Tulare is first to take ‘action’ on homelessness

City council forms the first Strategic Action Committee on Homelessness outlined in Pathway Home report

By Reggie Ellis


TULARE – Tulare was the first city to endorse the countywide plan to address homelessness and now it is the first city to implement one of its key strategies.

At its Feb. 18 meeting, the Tulare City Council gave final approval for the formation of the first Strategic Action Committee on Homelessness. The committee will make recommendations to the city council on ways the city can assist individuals out of homelessness, provide greater access to permanent housing, expand services to the homeless, prevent those at-risk from becoming homeless and strengthening public engagement and partnerships.

Having these committees in each city was a key strategy in coordinating to “avoid duplication of services” and ensure “efficient use of resources” outlined in the Pathway Home report created by Home Base, consultants hired by the Task Force on Homelessness to develop a plan to address homelessness in Tulare County. Mayor Jose Sigala noted the significance of being the first city to create one of the jurisdictional action committees.

“[The consultants said] ‘You guys are creating the first one out of the shoot, create it the way you want to’,” Sigala said.

The real question for the council was the number of people serving on the committee. Councilmember Carlton Jones suggested limiting the committee to five people, each picked by councilmembers to represent their district.

“If a councilmember picks themselves, then so be it,” Jones said.

Councilmember Terry Sayre called a committee of just five people “sorely limited” for such a key issue that affects every aspect of the community. Vice Mayor Dennis Mederos agreed, saying the intent of the committee was to involve key stakeholders who have expertise in the area of homelessness, such as Dave Clevenger, CEO of Lighthouse rescue mission, and Randy Dodd, president of Adventist Health in Tulare which operates the Tulare hospital. He suggested an 11-member committee.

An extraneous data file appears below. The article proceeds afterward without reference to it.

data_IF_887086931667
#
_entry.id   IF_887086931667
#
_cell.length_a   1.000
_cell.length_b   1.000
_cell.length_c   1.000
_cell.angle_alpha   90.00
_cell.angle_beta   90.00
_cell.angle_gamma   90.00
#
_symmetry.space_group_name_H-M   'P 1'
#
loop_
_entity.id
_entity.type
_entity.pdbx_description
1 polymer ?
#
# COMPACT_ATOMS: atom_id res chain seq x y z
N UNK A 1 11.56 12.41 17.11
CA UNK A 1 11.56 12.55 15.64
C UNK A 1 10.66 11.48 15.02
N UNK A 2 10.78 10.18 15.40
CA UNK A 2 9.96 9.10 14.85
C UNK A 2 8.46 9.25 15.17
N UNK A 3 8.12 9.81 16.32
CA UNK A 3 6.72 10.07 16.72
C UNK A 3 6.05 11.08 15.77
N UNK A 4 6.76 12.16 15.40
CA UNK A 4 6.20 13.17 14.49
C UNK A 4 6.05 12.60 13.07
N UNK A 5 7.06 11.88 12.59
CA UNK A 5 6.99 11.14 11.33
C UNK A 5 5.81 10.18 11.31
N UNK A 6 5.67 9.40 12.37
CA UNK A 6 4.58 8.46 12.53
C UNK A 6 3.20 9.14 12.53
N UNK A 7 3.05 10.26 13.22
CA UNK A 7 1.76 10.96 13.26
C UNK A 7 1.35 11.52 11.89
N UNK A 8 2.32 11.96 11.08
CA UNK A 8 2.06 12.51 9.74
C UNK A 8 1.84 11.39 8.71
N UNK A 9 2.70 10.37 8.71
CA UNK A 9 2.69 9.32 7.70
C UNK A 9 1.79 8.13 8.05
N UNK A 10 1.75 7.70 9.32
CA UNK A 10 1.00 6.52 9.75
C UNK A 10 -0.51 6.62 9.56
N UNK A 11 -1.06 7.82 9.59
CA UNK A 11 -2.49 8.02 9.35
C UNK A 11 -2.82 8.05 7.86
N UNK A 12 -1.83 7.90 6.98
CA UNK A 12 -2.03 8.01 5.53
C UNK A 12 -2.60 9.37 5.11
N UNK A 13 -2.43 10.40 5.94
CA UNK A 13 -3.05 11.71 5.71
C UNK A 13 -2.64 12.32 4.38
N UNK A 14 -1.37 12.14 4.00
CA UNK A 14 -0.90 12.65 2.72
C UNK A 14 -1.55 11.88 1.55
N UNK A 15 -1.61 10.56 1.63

Councilmember Greg Nunley said the city has not had luck gaining consensus from large committees which could create unnecessary delays. He said Tulare has had even less luck finding people who can consistently show up to meetings, stifling the committees ability to even have a meeting due to a lack of quorum.

“We took one commission down from seven to five members for this reason,” Nunley said.

Nunley was also concerned with the additional staff time it would take to accommodate the committee meetings.

City manager Rob Hunt said the two city staff members who will sit on the committee, Police Chief Wes Hensely and Community and Economic Development Director Traci Myers, are exempt employees, so the meetings and time associated with the committee would not be an additional cost to the city.

Mayor Jose Sigala suggested appointing five members prior to the committee’s first meeting and then having the committee select an additional four members from the list of 20 people who applied to sit on the committee, or anyone else they see fit. Having five people seated on the committee prior to its first meeting will ensure they have a quorum to appoint new members and approve other action items.

The five members appointed by the council were Chuck Miguel (via Jones), Carolyn Wong (via Mederos), Christopher Canfield (via Nunley), Susan Henard (via Sigala) and Councilmember Sayre nominated herself, as she is the city’s representative on the countywide Task Force on Homelessness.

The first meeting of the Strategic Action Committee on Homelessness happened last night, Feb. 25, after press time. Future meetings will be held on the second and fourth Tuesday of each month at 7 p.m. The first meeting was held in the Trade Room of the Tulare County Chamber of Commerce, 220 E. Tulare Ave., but future meeting locations could change.

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